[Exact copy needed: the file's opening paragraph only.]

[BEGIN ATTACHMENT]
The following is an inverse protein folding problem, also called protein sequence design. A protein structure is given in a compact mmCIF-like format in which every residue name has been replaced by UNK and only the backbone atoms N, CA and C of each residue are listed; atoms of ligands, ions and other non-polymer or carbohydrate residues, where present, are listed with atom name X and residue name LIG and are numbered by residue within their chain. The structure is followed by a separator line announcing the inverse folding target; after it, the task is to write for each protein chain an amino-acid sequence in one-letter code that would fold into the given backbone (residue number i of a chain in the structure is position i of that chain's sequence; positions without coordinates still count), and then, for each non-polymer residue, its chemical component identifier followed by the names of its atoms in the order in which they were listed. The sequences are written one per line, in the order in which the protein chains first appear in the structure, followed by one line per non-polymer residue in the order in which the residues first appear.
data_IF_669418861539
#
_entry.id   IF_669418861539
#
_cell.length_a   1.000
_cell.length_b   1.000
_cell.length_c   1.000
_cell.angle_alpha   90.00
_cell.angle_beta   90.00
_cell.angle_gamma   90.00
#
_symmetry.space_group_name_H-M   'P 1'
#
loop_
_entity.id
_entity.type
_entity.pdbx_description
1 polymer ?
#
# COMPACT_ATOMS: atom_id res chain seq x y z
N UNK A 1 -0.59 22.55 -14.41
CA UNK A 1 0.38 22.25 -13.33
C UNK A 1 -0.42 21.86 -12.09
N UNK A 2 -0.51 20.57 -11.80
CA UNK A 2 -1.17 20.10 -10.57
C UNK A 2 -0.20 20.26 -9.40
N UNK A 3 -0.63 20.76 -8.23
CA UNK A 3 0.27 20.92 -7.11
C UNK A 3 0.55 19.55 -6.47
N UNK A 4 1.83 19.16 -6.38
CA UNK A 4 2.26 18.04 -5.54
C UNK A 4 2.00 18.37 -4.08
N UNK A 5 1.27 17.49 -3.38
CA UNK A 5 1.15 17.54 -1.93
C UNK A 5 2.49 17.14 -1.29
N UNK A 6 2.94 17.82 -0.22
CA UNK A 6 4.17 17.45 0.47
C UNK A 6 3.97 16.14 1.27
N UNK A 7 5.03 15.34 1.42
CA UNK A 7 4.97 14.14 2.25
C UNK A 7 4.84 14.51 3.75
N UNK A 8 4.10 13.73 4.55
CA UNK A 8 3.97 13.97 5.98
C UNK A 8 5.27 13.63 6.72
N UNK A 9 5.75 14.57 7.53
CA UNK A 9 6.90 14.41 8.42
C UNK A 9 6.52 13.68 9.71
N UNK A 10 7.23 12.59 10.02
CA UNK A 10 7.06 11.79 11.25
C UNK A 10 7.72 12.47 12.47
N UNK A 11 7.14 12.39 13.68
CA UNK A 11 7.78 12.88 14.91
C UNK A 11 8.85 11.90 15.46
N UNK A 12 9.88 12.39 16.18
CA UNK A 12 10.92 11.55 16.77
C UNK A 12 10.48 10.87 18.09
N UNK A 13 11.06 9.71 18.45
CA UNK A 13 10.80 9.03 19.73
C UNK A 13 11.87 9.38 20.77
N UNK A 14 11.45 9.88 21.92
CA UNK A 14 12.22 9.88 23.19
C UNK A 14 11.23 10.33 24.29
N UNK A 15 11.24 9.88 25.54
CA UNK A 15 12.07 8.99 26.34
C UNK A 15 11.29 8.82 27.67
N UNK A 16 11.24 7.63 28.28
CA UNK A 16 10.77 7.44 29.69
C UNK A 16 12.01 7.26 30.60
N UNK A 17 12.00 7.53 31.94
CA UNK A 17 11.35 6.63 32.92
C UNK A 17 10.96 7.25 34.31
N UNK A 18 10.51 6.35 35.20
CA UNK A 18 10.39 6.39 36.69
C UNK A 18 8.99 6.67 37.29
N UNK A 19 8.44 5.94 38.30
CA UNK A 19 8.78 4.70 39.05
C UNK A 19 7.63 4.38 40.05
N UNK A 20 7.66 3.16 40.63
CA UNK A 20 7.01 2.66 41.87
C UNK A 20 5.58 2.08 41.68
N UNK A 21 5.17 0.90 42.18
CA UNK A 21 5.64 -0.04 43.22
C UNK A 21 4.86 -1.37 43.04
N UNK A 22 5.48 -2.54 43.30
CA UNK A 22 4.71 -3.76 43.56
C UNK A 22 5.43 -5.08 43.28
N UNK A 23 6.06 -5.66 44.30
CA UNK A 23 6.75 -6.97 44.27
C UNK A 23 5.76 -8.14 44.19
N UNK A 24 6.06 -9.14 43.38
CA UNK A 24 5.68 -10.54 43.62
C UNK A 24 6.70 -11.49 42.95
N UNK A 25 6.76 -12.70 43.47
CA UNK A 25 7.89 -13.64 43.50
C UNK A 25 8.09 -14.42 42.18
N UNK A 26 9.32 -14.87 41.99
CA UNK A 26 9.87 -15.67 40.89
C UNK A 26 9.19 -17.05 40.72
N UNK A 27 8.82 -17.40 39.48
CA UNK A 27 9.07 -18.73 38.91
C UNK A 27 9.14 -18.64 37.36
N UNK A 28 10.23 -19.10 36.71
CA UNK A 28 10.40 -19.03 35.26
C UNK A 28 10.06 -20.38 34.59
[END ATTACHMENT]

The following is an inverse protein folding problem, also called protein sequence design. A protein structure is given in a compact mmCIF-like format in which every residue name has been replaced by UNK and only the backbone atoms N, CA and C of each residue are listed; atoms of ligands, ions and other non-polymer or carbohydrate residues, where present, are listed with atom name X and residue name LIG and are numbered by residue within their chain. The structure is followed by a separator line announcing the inverse folding target; after it, the task is to write for each protein chain an amino-acid sequence in one-letter code that would fold into the given backbone (residue number i of a chain in the structure is position i of that chain's sequence; positions without coordinates still count), and then, for each non-polymer residue, its chemical component identifier followed by the names of its atoms in the order in which they were listed. The sequences are written one per line, in the order in which the protein chains first appear in the structure, followed by one line per non-polymer residue in the order in which the residues first appear.